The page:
Volunteers set to break ground on future Detroit community center


It's been 7 months since wildfires destroyed most of Detroit. Now, the city is starting to rebuild.

Digital rendering shows what the new Detroit Community Center will look like after crews renovate the old high school gymnasium. Courtesy Santiam Rebuild Coalition

LYONS, Ore. (KOIN) — The community of Detroit will begin its journey of rising from the ashes Saturday as volunteer construction crews break ground on a new community center. 

The Santiam Rebuild Coalition, a group of licensed and insured construction industry members, is leading the effort to transform the old high school gymnasium into a place the community can gather and plan for its future. 

“We need something to start as an anchor and so, a community center is just the focal point,” said Rich Duncan, owner of Rich Duncan Construction and co-founder of the Santiam Rebuild Coalition. “It can be used, you know, for meeting places. It can be used by the city and the residents can use it to meet and turn in plans or get information.”

Duncan helped design the building and secure the property for the community center. The community center will have meeting rooms, storage areas, and space to keep vehicles. 

Photo shows what the old Detroit High School gymnasium looks like before it’s renovated into the new community center. Courtesy Rich Duncan

The gymnasium is what remains after the old Detroit High School building was demolished in 2011. Now, it’s one of only a handful of buildings still standing after the Beachie Creek and Lion’s Head fires merged at the town in September 2020. 

The property was donated to the Detroit Lake Foundation, a non-profit that’s collecting funds to support rebuilding efforts in the city. A significant portion of the money needed to remodel the building is coming from a $250,000 grant the foundation received on March 9 from the Mid-Willamette United Way.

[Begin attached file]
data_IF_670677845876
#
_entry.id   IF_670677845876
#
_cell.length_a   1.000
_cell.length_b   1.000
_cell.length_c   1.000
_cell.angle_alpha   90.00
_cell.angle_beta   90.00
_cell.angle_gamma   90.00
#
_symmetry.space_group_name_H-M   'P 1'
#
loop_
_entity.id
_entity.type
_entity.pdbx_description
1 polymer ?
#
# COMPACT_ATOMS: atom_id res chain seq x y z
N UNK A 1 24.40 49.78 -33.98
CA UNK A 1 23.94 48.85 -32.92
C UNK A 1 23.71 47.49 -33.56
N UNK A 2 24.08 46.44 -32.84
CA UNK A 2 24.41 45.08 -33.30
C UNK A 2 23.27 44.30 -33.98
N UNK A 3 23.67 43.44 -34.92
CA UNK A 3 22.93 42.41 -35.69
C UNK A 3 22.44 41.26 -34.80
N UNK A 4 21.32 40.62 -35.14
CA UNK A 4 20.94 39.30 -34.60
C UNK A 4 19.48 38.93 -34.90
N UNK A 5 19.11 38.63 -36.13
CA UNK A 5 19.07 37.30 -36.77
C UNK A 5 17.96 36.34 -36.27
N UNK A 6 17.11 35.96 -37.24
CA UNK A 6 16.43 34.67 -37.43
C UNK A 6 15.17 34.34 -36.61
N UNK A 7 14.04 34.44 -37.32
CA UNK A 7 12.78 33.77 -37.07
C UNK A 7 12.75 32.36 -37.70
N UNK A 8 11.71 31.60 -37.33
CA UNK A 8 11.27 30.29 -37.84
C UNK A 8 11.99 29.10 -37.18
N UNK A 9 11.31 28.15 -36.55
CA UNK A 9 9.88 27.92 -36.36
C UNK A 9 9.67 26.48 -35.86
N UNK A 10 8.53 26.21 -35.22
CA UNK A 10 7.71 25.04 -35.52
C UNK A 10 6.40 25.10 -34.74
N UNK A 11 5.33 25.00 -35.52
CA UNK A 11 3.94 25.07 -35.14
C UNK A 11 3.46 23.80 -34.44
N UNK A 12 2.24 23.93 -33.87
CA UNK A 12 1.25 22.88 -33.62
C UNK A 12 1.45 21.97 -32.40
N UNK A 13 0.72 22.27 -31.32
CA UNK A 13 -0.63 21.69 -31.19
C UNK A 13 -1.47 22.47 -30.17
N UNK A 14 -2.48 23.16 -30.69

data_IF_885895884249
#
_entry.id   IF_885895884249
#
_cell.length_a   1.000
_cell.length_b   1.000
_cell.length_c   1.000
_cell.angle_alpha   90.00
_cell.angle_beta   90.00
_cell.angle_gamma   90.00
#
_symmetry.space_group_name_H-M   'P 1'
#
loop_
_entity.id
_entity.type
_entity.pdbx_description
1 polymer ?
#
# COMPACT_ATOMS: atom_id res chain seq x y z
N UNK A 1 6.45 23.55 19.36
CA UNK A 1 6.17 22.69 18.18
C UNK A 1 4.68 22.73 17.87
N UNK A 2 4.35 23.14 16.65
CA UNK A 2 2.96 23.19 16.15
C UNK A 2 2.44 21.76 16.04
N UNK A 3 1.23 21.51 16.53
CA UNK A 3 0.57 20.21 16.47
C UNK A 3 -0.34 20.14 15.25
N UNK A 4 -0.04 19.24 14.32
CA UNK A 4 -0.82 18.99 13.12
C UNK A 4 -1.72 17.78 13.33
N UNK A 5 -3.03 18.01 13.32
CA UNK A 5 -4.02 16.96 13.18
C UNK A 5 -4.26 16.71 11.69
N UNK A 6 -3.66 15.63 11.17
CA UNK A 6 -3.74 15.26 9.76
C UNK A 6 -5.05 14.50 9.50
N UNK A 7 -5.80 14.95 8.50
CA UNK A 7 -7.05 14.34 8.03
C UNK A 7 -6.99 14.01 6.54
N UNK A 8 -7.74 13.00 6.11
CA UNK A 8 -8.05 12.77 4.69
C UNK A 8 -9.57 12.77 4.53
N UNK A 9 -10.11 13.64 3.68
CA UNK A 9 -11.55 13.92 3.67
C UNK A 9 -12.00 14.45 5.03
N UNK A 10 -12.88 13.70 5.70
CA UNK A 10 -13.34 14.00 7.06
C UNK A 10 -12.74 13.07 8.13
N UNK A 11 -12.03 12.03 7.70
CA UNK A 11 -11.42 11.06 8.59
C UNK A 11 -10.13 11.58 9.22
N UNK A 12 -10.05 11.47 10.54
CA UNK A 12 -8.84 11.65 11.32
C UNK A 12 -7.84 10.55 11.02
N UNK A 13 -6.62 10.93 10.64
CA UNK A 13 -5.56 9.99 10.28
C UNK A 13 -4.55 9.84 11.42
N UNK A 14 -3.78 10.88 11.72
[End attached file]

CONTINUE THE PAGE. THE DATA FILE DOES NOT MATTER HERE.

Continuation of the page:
Duncan said the plan started with a group of seven contractors and now more than 100 have committed to help build and provide supplies needed to make the vision a reality. In fall 2020, many of these contractors gathered at Sprague High School and signed their names on pieces of plywood that will be used in the building’s construction. 

“We just thought it was symbolic to, you know, put their name on some plywood that they’re going to commit to the project,” Duncan said. 

He said he and his family have recreated in the Santiam Canyon for years. It pains him to see the small town of Detroit suffering and he wants to help put it back on the map. 

Detroit Mayor Jim Trett is also looking forward to the new community center. He said the groundbreaking is taking place at the same time other exciting developments are happening in the city. He said he’s hoping the city will have access to potable water again by the end of March and that city staff are beginning to receive building permits from people who intend to rebuild their homes after the fire.  

“Detroit and the canyon are gonna look different this year, but it’s still a pretty place,” Trett said. “It’s still gonna be a good place to come visit and spend family time.” 

Duncan said right now, it might be hard to envision what Detroit could look like in the future, but he hopes this community center will serve as an anchor and a starting point. 

He’d like to see the community center completed by Labor Day 2021, the one-year anniversary of when the fires ignited the town. 

The community is invited to attend the groundbreaking ceremony Saturday starting at 9:45 a.m. at 345 Santiam Ave., Detroit.

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